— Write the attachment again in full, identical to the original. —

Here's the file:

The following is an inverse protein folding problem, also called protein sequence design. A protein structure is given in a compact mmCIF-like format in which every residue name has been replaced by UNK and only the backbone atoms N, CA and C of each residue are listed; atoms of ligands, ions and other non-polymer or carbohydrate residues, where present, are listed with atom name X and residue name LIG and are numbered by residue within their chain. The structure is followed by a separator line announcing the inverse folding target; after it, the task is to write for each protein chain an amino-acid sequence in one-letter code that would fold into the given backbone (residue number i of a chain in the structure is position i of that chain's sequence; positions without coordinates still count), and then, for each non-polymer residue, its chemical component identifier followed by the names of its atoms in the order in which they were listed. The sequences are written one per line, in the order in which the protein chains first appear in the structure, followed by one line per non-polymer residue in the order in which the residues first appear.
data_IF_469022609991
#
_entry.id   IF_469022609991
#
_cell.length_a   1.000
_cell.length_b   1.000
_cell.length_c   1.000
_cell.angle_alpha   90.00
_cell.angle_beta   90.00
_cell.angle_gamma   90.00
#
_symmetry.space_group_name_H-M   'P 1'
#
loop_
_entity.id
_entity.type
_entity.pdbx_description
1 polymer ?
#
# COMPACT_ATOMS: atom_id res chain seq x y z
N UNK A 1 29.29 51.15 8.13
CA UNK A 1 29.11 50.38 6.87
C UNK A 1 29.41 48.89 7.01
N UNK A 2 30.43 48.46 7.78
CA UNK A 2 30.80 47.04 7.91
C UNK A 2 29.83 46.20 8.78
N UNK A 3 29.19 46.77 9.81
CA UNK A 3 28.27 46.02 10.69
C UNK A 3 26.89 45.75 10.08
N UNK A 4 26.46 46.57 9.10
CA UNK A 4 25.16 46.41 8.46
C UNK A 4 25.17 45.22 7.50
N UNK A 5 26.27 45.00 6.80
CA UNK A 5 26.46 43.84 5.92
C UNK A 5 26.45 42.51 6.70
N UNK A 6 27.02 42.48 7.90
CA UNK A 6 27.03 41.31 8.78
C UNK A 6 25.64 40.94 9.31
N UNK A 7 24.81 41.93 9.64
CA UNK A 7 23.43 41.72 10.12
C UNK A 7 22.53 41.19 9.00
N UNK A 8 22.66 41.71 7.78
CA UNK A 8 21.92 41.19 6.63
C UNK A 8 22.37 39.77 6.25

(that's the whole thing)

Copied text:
The following is an inverse protein folding problem, also called protein sequence design. A protein structure is given in a compact mmCIF-like format in which every residue name has been replaced by UNK and only the backbone atoms N, CA and C of each residue are listed; atoms of ligands, ions and other non-polymer or carbohydrate residues, where present, are listed with atom name X and residue name LIG and are numbered by residue within their chain. The structure is followed by a separator line announcing the inverse folding target; after it, the task is to write for each protein chain an amino-acid sequence in one-letter code that would fold into the given backbone (residue number i of a chain in the structure is position i of that chain's sequence; positions without coordinates still count), and then, for each non-polymer residue, its chemical component identifier followed by the names of its atoms in the order in which they were listed. The sequences are written one per line, in the order in which the protein chains first appear in the structure, followed by one line per non-polymer residue in the order in which the residues first appear.
data_IF_469022609991
#
_entry.id   IF_469022609991
#
_cell.length_a   1.000
_cell.length_b   1.000
_cell.length_c   1.000
_cell.angle_alpha   90.00
_cell.angle_beta   90.00
_cell.angle_gamma   90.00
#
_symmetry.space_group_name_H-M   'P 1'
#
loop_
_entity.id
_entity.type
_entity.pdbx_description
1 polymer ?
#
# COMPACT_ATOMS: atom_id res chain seq x y z
N UNK A 1 29.29 51.15 8.13
CA UNK A 1 29.11 50.38 6.87
C UNK A 1 29.41 48.89 7.01
N UNK A 2 30.43 48.46 7.78
CA UNK A 2 30.80 47.04 7.91
C UNK A 2 29.83 46.20 8.78
N UNK A 3 29.19 46.77 9.81
CA UNK A 3 28.27 46.02 10.69
C UNK A 3 26.89 45.75 10.08
N UNK A 4 26.46 46.57 9.10
CA UNK A 4 25.16 46.41 8.46
C UNK A 4 25.17 45.22 7.50
N UNK A 5 26.27 45.00 6.80
CA UNK A 5 26.46 43.84 5.92
C UNK A 5 26.45 42.51 6.70
N UNK A 6 27.02 42.48 7.90
CA UNK A 6 27.03 41.31 8.78
C UNK A 6 25.64 40.94 9.31
N UNK A 7 24.81 41.93 9.64
CA UNK A 7 23.43 41.72 10.12
C UNK A 7 22.53 41.19 9.00
N UNK A 8 22.66 41.71 7.78
CA UNK A 8 21.92 41.19 6.63
C UNK A 8 22.37 39.77 6.25